ABOARD U.S.S. JUNEAU, SMITH ISLAND-
The 1,000 mismatched people crammed into this huge ship in Prince William Sound each draw a different line between what is real and what is show in the attempted cleanup of more than 10 million gallons of oil spilled March 24 by the tanker Exxon Valdez.Only one truth is firmly on the side of reality for everyone. It is hard work, and they are tired.
A few hundred workers on Smith Island toil with hoses each day to remove oil from the rocks. The oil streams away into the water, where some of it is picked up by skimmer boats. But more oil always remains, and work goes on in the same place day after day. Some workers say the job is simple and others say it is impossible. They are convinced that it means nothing or everything or both.
In a tough environment that oil has made into a tar baby, simply washing 220 people at the end of the day is a huge undertaking requiring inventiveness and lots of money. Having a vice president visit Dan Quayle and his wife, Marilyn, are due today is even more difficult.
Quayle is anticipated with obsessive fears that he will slip and fall on the lubricated rocks, as many people have.
Carpenters working for Veco, an Exxon contractor, worked almost around the clock to build a portable wooden platform over the oily part of the beach for Quayle to walk on. Naval officers planned to do the same in the bottom of a landing craft intended to carry the vice president to the shore.
Enlisted men applied fresh gray paint to the ship. Exxon managers were up late at night wondering if it were necessary for the workers to keep concentrating on the beach Quayle plans to visit instead of moving to a critical seal haul out area to the east.
All this, most seemed to agree, fell into the unreal category.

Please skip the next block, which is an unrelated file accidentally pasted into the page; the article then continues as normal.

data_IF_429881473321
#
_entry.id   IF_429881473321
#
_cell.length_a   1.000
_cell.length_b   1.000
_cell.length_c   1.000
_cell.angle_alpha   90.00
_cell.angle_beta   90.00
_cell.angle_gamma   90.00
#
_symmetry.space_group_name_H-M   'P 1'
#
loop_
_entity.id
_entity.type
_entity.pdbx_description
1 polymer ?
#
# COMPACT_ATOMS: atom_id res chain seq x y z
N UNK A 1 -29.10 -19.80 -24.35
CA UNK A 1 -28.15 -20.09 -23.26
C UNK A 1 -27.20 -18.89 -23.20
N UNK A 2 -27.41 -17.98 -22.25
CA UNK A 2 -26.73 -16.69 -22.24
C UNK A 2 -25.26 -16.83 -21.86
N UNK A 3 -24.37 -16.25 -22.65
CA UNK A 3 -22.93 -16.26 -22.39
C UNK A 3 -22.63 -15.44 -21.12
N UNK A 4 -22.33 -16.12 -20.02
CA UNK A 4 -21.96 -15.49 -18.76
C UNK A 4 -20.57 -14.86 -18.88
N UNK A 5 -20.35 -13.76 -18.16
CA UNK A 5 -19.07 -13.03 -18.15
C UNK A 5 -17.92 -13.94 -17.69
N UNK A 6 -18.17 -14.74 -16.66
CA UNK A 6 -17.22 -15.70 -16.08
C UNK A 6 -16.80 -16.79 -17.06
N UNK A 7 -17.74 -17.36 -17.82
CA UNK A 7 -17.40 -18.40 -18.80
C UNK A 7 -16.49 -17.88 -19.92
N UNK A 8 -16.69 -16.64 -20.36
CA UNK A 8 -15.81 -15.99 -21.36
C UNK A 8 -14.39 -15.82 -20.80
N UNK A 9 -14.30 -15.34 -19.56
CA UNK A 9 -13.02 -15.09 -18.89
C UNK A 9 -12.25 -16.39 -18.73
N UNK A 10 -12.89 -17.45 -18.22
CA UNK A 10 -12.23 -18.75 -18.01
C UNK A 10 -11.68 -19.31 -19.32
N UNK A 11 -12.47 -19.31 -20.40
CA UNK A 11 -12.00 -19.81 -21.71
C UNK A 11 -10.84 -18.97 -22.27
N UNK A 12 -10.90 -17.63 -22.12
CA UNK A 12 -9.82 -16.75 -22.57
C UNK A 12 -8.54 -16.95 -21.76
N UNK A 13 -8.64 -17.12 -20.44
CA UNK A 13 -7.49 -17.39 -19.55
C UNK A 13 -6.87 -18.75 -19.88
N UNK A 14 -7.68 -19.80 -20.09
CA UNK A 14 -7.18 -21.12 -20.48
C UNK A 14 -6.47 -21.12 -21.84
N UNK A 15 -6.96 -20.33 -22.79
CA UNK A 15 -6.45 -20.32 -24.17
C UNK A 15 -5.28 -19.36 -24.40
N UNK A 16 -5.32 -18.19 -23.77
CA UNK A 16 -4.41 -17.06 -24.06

But some workers think the whole effort is a show. While it is clear that, after five days of intensive washing, the beach has less oil on it, workers are discouraged each morning to find that rocks they washed until they were gray are again black.
The washing methods workers use take oil only off the surface of the beach, and scientists digging holes easily found it to a depth of several feet. Each night the tide brings oil to the surface, or washes the oil cleaned off the day before back ashore.
"They're spending a tremendous amount of money for the little that's getting accomplished," said Joanne Klein, one of the beach washers. "It's kind of like the whole story where they spend millions of dollars rescuing three whales, when the Eskimos eat them for dinner, and nobody even knows if they really were saved."
U.S. Fish and Wildlife Biologist Andy Grossman was discouraged, too, when he arrived on a helicopter Tuesday and saw a beach that had already consumed days of the workers' labor once again covered in oil.
"This is kind of a surprise," he said. "This cleanup is so ineffective. I'm not sure, ecologically, how much significance this is going to have."
There was still more than enough oil to destroy the floatation of any bird that might land there, Grossman said.
Admiral Paul Yost, the commandant of the Coast Guard, visited the beach briefly Tuesday. He was impressed by the amount of effort, but couldn't tell which parts had been cleaned.
Ed Owens, of WoodwardClyde, a contractor advising Exxon on the shoreline work, also paid a visit. He said the water washing technique the workers are using is the best technology available, even if it does leave oil under the gravel which will come up to foul the surface again.
"I'm discouraged on every spill," Owens said. "What encourages me is seeing the amount of effort that's going on this beach. This is a very rare sight. You rarely see this many people with this much equipment working this well and getting results. Now, I don't know if the results are what people want."
Owens said that removing the pools of oil that were on the surface would at least keep this beach from introducing oil into the water to hit a seal haulout area to the east. Biologists expect pups to be born there beginning in less than a week.
Workers delivered equipment to the haulout area itself Tuesday and had hoped to begin working on the rugged shore it's too rugged for a Quayle visit Wednesday. Pumps had to be lowered to the area from helicopters because the shoreline was too rocky and unprotected for landing craft to linger there.